Incredibly friendly. The team have clearly been surprised by its instant popularity, and we had lots of apologies for things being slightly slower than usual. If you're planning on visiting The Kimchi with not much time to spare, perhaps wait a few weeks until the initial rush has died down. But we didn't feel the wait was too long, and they were so kind it would have been hard to begrudge it even if so.
Soft drinks only, but plenty to choose from - my other half had a very sweet crushed pear juice.
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It's upstairs, so not accessible for those with limited mobility. Allergens are clearly marked on the menu.
Two cubicles - basic, but clean.
As usual with city centre, parking on the doorstep is limited. It is well-connected by Norwich's various bus routes, and walkable from the train station. The nearest car parks at the Forum, Chapelfield and John Lewis.
Really good value. The main dishes didn't break £10 and the portion sizes were more than fair. Free kimchi was a nice touch, and for the fried chicken, rice balls, bibim-bap, bul-gogi Korean barbecue, kimchi and two soft drinks, we paid £29.60.
The food - and the fact that we now have a good Korean restaurant in our line-up.
If you're a fan of Korean food, or just fancy trying something new, it's a must-visit. It's good value and has a varied menu, and would make an ideal spot for a meal out with friends and family.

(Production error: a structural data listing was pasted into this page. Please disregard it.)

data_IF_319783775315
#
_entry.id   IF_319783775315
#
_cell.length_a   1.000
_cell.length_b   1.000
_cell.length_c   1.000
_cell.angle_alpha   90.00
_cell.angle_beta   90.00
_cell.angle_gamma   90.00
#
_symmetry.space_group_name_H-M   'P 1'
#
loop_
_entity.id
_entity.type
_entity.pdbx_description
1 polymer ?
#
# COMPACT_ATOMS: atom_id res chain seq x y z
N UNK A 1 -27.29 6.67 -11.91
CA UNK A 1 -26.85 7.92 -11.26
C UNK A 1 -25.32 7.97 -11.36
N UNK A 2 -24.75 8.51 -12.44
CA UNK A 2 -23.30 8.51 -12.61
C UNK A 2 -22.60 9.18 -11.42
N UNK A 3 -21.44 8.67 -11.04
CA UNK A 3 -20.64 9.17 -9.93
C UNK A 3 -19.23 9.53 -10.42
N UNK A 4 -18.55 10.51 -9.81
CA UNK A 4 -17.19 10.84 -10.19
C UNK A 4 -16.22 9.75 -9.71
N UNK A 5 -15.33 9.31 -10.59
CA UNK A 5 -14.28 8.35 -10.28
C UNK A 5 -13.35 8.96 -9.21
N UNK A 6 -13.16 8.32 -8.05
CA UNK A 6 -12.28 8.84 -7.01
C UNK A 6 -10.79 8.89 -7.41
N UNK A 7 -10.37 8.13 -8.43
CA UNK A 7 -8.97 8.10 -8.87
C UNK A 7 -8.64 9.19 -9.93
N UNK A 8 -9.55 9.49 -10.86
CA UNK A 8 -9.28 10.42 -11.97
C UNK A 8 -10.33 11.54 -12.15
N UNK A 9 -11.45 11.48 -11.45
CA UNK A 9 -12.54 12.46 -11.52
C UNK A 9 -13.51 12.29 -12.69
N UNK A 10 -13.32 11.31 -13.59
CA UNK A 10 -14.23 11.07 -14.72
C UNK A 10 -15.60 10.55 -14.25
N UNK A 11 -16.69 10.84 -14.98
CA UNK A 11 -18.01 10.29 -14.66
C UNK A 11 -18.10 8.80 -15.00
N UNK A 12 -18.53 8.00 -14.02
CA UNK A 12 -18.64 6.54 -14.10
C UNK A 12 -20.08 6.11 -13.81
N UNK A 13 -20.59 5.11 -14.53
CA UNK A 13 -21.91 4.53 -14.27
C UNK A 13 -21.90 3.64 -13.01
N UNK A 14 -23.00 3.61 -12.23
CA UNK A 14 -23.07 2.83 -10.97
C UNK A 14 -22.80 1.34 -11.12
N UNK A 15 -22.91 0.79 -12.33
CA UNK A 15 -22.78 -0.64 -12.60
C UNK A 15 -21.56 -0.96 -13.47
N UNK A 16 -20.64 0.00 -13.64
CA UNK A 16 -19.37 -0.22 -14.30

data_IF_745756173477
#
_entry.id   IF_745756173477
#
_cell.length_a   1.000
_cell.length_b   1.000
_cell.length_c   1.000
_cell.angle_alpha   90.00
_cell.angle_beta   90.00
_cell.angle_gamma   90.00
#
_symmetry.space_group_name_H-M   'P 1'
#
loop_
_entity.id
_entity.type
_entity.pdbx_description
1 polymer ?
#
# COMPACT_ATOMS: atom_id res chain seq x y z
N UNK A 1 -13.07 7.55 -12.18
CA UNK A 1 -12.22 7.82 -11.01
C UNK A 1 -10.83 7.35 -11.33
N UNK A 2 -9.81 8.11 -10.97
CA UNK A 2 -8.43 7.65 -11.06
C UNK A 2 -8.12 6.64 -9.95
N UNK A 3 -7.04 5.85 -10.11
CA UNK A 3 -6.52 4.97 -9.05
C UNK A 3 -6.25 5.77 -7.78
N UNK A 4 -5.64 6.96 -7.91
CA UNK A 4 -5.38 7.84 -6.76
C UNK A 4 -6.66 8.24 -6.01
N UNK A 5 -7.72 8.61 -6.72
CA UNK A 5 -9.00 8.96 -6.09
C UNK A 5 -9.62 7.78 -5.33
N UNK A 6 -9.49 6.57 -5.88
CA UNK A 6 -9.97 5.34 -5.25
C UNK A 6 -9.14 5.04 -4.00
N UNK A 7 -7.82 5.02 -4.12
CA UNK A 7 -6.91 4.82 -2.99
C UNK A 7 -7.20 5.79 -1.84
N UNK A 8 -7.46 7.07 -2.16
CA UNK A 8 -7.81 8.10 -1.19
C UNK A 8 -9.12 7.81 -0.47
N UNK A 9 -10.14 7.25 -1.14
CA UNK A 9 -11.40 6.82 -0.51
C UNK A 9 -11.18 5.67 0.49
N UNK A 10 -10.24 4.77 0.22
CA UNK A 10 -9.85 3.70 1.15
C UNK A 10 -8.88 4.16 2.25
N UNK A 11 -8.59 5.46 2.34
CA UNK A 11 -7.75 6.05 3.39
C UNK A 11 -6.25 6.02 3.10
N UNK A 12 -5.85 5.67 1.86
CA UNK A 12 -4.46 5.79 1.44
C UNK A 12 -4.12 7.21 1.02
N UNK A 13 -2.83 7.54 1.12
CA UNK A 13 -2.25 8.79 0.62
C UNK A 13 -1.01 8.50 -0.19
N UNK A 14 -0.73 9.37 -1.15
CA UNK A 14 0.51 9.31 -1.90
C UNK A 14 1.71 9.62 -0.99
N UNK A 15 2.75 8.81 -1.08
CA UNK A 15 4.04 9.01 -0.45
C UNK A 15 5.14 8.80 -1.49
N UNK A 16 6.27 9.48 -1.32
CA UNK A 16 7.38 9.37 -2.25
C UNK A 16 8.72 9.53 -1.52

Dishes to try
- The Korean fried chicken - it's one of the classic Korean dishes, and not to be missed. Go for either the garlic and soy or sweet chilli, and get a large. You won't be disappointed. £6.50 for a small and £13 for a large.
- Toppoki - lots of people around us had hot pots, either on their own or to share. I'd definitely try the toppoki next - a popular South Korean dish of rice cakes and fish cakes in a hot and spicy broth. It serves one or two people, for £9.50.
- Jae-yook - if you're a fan of heat, the extra spicy barbecue pork, served with rice, vegetables, mushrooms and a fried egg would be a must have. I loved the beef version. £8.50
If you like that, try these
- Blue Joanna Bar and Kitchen, 103 Unthank Road, Norwich - Nelson's County is in short supply when it comes to Korean restaurants, but this spot offers Asian style street food with plenty of Korean influence, including blue tacos and steak with kimchi.
- The House Thai Restaurant, 2 Queens Road, Norwich - Thai food has arguably overshadowed other cuisines, including Korean, but if you like the spice and punchy flavours of the south-east Asian country, you can't go wrong at House, a popular eatery tucked away in the city centre.
- Vine Tavern, 7 Dove Street, Norwich - Another small restaurant hidden in a Norwich street, the Vine has built up a strong reputation with both real ale lovers and those after authentic Thai dishes.
Our food reviews are always independent. They are the opinion of the reviewer based on their experience of the venue when they visited. The establishment is not aware of our visit, is not informed we intend to write a review and bills are paid by the reviewer. The choice of places reviewed is also independent and is not based on venues which do or do not advertise in our publications.